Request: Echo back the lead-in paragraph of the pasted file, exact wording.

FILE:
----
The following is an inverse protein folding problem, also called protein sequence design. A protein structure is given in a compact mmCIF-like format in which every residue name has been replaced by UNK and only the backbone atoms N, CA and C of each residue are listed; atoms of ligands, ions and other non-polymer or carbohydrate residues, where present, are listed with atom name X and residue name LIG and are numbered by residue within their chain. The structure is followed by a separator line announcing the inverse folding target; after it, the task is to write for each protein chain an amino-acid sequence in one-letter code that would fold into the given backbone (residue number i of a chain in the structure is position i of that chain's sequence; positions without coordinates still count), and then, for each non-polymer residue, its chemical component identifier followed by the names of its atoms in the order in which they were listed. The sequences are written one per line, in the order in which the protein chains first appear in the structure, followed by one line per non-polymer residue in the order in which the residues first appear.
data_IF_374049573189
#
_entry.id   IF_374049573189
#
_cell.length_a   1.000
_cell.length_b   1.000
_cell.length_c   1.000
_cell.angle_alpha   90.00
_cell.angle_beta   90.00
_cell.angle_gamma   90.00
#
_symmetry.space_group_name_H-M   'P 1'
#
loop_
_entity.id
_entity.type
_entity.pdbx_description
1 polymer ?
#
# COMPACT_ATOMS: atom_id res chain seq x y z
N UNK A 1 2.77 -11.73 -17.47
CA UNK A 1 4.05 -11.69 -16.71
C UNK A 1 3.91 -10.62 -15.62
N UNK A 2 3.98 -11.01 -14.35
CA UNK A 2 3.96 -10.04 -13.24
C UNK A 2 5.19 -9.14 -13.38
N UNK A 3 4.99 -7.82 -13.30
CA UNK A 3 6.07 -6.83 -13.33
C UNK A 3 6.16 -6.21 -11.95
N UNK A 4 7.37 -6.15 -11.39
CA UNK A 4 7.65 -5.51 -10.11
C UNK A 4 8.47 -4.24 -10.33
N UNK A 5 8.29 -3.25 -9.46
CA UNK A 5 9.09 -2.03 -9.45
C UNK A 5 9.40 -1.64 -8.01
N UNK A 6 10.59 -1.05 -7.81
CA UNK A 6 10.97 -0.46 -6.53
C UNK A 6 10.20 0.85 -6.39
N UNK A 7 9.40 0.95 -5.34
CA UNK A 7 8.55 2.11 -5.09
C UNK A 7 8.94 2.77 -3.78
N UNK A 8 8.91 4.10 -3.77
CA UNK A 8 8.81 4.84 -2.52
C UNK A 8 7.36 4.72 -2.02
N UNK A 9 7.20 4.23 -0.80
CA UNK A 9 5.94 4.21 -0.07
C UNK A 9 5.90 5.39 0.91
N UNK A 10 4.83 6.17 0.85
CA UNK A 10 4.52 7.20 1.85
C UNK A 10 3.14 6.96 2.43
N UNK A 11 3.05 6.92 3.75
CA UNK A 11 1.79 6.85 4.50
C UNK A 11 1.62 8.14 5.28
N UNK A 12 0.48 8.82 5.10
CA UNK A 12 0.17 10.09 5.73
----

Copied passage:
The following is an inverse protein folding problem, also called protein sequence design. A protein structure is given in a compact mmCIF-like format in which every residue name has been replaced by UNK and only the backbone atoms N, CA and C of each residue are listed; atoms of ligands, ions and other non-polymer or carbohydrate residues, where present, are listed with atom name X and residue name LIG and are numbered by residue within their chain. The structure is followed by a separator line announcing the inverse folding target; after it, the task is to write for each protein chain an amino-acid sequence in one-letter code that would fold into the given backbone (residue number i of a chain in the structure is position i of that chain's sequence; positions without coordinates still count), and then, for each non-polymer residue, its chemical component identifier followed by the names of its atoms in the order in which they were listed. The sequences are written one per line, in the order in which the protein chains first appear in the structure, followed by one line per non-polymer residue in the order in which the residues first appear.